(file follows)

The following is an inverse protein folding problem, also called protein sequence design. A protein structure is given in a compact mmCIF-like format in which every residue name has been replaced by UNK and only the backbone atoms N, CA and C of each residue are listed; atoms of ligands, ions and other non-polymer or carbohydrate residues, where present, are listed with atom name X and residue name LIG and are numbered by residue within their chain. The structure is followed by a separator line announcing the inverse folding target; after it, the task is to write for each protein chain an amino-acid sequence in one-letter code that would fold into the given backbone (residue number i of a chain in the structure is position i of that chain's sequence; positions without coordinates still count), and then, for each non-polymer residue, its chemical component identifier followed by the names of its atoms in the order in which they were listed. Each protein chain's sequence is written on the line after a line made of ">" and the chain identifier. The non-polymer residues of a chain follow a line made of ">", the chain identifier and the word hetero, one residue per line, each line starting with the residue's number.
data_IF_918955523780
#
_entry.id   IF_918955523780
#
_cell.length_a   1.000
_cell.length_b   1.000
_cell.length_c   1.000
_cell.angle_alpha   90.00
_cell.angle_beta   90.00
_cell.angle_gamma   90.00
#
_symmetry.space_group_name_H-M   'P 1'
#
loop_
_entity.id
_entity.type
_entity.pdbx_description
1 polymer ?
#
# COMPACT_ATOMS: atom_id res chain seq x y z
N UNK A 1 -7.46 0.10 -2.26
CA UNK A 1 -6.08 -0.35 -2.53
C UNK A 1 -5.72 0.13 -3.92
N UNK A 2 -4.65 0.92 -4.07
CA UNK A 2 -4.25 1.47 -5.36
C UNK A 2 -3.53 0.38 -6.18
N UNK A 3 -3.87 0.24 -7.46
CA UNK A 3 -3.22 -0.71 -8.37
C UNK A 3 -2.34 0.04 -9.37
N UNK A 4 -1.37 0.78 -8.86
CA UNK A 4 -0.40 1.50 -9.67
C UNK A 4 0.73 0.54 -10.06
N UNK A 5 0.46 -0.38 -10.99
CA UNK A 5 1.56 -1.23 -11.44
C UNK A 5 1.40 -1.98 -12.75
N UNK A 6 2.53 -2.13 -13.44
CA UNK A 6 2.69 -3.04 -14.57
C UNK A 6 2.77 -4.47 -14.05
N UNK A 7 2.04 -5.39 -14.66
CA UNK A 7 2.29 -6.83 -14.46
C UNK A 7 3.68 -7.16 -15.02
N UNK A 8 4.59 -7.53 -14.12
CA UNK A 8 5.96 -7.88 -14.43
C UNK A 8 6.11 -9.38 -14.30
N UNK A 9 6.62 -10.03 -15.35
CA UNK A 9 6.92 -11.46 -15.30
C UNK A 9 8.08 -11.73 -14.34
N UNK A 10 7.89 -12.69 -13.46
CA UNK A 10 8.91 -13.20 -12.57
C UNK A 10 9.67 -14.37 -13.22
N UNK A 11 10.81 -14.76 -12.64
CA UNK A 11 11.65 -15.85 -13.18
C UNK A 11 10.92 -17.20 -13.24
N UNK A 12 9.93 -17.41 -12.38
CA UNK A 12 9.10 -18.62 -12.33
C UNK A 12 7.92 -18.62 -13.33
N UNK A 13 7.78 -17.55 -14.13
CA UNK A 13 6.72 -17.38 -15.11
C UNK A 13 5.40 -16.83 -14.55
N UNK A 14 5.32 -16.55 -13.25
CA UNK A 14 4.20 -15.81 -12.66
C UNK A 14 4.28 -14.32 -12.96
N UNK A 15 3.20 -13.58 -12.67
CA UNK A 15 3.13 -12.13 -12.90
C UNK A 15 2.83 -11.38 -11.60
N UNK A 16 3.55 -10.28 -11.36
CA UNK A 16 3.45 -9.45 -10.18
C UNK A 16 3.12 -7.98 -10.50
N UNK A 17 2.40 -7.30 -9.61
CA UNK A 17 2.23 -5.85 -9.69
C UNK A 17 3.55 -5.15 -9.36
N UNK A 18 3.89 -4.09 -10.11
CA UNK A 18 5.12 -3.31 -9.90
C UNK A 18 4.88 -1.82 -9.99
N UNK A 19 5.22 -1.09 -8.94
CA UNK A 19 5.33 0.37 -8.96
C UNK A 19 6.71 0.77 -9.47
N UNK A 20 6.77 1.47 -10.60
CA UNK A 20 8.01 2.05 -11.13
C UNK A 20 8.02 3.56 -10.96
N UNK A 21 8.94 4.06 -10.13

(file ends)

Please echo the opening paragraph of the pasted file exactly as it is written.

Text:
The following is an inverse protein folding problem, also called protein sequence design. A protein structure is given in a compact mmCIF-like format in which every residue name has been replaced by UNK and only the backbone atoms N, CA and C of each residue are listed; atoms of ligands, ions and other non-polymer or carbohydrate residues, where present, are listed with atom name X and residue name LIG and are numbered by residue within their chain. The structure is followed by a separator line announcing the inverse folding target; after it, the task is to write for each protein chain an amino-acid sequence in one-letter code that would fold into the given backbone (residue number i of a chain in the structure is position i of that chain's sequence; positions without coordinates still count), and then, for each non-polymer residue, its chemical component identifier followed by the names of its atoms in the order in which they were listed. Each protein chain's sequence is written on the line after a line made of ">" and the chain identifier. The non-polymer residues of a chain follow a line made of ">", the chain identifier and the word hetero, one residue per line, each line starting with the residue's number.